1. Have the right tools. Keep a Hanneman filter—or, at the very least, a loupe—on hand to inspect stones.
2. Know the telltale signs. Look for flashes of blue and gas bubbles in stones under magnification.
3. Keep reliable resources handy. Have a gemologist or laboratory at the ready to help identify the nature of suspect stones.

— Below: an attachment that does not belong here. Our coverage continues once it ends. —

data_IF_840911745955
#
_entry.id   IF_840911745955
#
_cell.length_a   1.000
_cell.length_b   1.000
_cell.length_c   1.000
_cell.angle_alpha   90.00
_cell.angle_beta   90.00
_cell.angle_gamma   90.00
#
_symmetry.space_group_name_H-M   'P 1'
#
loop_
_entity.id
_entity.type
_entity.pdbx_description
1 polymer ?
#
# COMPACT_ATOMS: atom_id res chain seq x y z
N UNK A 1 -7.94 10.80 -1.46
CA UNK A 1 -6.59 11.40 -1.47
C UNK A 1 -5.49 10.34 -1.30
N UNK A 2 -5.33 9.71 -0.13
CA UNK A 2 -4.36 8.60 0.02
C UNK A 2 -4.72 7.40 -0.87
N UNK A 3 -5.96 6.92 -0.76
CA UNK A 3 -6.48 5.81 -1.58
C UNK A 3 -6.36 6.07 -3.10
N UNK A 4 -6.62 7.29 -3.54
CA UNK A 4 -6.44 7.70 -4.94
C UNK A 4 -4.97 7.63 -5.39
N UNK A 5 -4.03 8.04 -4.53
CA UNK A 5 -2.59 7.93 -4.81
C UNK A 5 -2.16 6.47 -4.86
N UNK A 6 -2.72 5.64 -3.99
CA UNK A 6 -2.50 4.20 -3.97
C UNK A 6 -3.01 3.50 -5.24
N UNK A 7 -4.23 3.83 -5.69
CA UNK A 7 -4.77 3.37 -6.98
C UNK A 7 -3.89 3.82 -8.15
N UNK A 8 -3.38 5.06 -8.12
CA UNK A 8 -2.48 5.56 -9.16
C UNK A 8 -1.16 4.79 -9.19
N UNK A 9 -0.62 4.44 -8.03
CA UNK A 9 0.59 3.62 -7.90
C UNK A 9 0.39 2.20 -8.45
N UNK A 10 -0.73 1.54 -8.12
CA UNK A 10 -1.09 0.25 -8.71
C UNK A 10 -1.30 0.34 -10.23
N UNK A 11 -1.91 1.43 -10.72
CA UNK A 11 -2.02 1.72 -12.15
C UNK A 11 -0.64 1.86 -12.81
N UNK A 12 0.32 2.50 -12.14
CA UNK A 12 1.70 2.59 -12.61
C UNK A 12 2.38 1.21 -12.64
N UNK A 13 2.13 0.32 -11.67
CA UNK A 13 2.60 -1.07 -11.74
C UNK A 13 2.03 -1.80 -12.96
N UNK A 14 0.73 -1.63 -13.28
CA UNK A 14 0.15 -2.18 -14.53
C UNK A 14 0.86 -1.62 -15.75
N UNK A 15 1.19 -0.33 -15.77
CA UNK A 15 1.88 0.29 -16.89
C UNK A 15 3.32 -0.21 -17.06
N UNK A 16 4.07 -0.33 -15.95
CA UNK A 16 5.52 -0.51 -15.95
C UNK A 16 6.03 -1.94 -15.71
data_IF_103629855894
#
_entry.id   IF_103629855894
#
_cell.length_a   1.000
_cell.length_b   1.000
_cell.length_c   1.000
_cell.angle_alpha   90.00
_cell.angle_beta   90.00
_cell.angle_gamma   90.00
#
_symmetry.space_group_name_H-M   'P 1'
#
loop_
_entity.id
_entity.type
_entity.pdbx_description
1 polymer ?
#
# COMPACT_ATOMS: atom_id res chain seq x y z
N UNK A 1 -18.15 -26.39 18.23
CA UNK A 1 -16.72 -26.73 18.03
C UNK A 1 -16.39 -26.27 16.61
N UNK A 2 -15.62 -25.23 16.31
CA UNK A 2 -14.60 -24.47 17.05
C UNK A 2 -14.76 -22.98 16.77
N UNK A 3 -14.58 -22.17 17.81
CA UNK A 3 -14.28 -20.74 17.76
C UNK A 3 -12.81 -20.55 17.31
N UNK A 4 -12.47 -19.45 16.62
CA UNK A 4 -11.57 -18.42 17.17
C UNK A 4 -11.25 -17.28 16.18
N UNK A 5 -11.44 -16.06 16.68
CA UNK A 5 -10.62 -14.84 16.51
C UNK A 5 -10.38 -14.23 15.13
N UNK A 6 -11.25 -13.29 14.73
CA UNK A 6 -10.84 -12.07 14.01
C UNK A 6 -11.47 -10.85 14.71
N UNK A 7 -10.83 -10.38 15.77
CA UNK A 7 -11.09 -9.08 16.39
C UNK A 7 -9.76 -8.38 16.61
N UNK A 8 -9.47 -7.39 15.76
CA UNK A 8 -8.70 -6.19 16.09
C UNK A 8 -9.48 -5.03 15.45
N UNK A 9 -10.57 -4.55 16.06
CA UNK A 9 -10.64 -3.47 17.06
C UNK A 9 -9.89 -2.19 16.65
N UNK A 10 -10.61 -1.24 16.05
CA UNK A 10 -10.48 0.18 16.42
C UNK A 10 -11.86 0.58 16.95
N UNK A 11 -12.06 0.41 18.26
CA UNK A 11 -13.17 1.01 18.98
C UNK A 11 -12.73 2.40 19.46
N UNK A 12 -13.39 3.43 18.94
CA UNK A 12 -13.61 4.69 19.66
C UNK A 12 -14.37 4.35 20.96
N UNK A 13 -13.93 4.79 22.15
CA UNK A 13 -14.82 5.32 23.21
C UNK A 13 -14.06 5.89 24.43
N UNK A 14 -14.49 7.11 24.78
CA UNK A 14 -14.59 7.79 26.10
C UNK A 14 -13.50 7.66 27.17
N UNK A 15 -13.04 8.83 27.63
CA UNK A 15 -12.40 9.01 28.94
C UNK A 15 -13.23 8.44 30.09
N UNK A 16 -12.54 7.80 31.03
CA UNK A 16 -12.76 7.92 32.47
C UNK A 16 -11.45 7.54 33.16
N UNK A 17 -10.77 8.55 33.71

4. Take precautions. Take all stones, including ones in repair jobs and those set in seemingly antique pieces, out of mountings prior to any work, and don’t expose them to chemicals of any kind!
5. Get it in writing. Get loose stone and finished jewelry guarantees in writing when buying from vendors.